Essex Rivers Hub

Description of Section

Both banks are more natural than upstream sections with less management and tussocky grass. A footpath follows a natural trail sponsored by Basildon Council. There is an allotment next to the footpath and a small area near to the main road is fenced and used to graze ponies. The ponies have caused the banks to become trampled in places and created areas of overland run off.

The area (land use)

The dominant land use for this stretch of river is suburban.

Horses were the main livestock recorded.

Channel characteristics

The river channel consists of mainly gravel, and riffles are Array.

At the time of recording the flow of water was Array and the channel was Array wide and Array in depth.

For most of this stretch the channel profile is steep.

Bankside trees were Array, marginal plants and in-channel plants are Array. Woody debris was noted to be Array.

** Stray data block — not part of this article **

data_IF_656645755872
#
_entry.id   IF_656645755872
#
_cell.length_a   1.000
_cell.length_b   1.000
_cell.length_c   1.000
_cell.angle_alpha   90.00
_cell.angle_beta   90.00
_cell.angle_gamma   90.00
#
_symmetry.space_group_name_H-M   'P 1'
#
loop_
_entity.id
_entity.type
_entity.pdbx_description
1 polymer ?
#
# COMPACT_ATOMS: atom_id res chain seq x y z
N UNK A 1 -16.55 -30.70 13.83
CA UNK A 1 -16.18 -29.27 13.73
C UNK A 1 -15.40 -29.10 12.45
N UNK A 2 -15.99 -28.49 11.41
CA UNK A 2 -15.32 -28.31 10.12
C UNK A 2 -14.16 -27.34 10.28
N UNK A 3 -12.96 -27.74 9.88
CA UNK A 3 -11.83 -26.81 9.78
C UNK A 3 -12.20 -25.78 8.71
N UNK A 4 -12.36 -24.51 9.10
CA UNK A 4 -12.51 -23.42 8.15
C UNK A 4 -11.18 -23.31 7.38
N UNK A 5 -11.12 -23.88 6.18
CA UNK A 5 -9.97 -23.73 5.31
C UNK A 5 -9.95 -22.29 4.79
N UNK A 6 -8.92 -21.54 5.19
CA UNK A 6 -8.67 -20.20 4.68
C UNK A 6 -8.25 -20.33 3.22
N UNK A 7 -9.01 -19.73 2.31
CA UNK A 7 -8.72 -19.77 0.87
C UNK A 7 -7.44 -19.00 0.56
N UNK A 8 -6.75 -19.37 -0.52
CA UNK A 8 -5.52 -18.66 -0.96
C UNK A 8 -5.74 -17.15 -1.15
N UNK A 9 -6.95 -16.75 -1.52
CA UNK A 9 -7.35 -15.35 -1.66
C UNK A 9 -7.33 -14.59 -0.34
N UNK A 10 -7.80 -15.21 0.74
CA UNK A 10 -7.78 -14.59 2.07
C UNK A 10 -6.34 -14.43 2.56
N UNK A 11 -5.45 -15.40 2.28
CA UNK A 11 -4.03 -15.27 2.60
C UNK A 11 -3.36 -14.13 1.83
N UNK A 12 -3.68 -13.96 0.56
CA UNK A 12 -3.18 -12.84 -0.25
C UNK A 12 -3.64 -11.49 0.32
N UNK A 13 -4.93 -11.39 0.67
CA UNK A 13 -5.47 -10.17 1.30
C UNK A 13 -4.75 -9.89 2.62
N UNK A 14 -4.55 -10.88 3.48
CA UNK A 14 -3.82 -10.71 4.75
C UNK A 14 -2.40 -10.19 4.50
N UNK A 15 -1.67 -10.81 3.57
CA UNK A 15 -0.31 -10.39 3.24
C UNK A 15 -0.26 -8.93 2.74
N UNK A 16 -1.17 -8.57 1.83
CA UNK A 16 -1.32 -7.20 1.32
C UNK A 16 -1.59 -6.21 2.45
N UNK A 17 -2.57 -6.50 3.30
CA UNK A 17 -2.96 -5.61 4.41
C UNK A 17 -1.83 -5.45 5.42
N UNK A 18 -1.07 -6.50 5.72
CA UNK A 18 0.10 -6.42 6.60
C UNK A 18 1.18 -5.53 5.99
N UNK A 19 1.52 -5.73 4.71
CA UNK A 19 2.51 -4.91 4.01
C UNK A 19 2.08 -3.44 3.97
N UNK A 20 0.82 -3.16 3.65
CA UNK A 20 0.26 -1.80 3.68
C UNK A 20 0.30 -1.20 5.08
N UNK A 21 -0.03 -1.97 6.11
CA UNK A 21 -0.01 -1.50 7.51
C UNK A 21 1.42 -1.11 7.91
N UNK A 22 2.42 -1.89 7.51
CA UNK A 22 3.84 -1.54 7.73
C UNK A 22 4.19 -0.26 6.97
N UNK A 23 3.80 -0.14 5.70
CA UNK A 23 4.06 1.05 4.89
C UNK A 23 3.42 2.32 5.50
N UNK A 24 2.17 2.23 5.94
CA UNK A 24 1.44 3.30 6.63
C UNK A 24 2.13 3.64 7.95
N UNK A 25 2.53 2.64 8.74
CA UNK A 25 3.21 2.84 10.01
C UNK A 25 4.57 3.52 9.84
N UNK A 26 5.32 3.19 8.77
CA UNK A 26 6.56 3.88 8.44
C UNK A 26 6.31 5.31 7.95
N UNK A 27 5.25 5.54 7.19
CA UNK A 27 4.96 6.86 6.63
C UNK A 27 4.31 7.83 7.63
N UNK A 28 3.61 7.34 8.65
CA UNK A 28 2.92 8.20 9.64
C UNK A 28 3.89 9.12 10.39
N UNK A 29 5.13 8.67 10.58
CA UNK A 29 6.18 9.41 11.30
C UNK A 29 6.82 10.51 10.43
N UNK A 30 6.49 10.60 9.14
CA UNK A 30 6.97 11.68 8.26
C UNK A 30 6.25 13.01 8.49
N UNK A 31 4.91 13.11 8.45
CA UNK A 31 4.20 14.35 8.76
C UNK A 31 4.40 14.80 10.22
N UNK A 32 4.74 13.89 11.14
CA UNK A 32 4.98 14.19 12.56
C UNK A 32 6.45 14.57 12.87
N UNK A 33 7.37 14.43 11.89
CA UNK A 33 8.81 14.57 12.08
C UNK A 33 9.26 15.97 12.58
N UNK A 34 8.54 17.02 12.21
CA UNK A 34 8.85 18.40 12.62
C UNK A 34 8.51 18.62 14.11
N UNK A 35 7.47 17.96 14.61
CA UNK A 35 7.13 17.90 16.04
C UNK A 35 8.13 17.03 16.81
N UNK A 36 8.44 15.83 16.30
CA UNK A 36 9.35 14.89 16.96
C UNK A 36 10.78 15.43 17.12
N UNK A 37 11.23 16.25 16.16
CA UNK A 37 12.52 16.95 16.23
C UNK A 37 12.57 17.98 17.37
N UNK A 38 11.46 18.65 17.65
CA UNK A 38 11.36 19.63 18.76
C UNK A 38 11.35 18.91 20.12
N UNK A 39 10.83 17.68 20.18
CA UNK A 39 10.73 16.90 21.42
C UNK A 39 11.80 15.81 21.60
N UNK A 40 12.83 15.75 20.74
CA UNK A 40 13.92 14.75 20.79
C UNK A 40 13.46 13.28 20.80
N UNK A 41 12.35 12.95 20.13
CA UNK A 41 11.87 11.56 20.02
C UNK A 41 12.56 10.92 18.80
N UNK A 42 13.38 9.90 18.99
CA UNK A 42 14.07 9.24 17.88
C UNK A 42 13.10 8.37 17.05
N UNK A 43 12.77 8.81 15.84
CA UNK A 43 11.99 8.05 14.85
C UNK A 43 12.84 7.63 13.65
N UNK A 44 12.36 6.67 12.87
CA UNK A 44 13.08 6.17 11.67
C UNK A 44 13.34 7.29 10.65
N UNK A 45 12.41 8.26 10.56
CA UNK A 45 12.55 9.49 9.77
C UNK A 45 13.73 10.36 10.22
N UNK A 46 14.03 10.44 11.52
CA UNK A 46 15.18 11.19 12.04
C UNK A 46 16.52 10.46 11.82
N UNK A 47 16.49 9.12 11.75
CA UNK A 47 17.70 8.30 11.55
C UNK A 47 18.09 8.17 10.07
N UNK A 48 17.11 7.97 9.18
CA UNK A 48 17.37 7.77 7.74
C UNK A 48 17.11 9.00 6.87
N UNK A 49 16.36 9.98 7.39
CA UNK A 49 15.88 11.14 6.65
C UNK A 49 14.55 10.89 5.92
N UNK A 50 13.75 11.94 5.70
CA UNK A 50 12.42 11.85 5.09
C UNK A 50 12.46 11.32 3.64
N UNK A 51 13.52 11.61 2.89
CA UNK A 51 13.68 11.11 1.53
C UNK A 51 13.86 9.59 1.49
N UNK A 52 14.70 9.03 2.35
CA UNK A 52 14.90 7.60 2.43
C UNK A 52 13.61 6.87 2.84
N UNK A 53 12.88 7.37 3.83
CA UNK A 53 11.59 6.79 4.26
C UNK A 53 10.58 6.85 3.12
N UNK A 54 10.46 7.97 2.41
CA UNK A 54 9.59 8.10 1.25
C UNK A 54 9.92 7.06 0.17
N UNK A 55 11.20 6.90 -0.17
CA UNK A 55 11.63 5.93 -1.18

The channel has been straightened and man-made enhancements are Array along this stretch of river.

Field drains were recorded as Array and barriers / culverts are Array.


Areas of trampling / poaching were Array and areas of erosion were Array at the time of the survey.

Additional Information

Water was brown in colour which could signify that the silt content was high but could have been affected by recent rain. The banks are reinforced near bridges.


Sparrows were seen during the survey. 


River Crouch

Date completed


Upstream Grid ref


Downstream Grid ref


Website key stakeholders:

Environment Agency logo      Essex Wildlife Trust logo           

Design by LTD Design Consultants and build by Garganey Consulting based on an original concept by Herts and Middlesex Wildlife Trust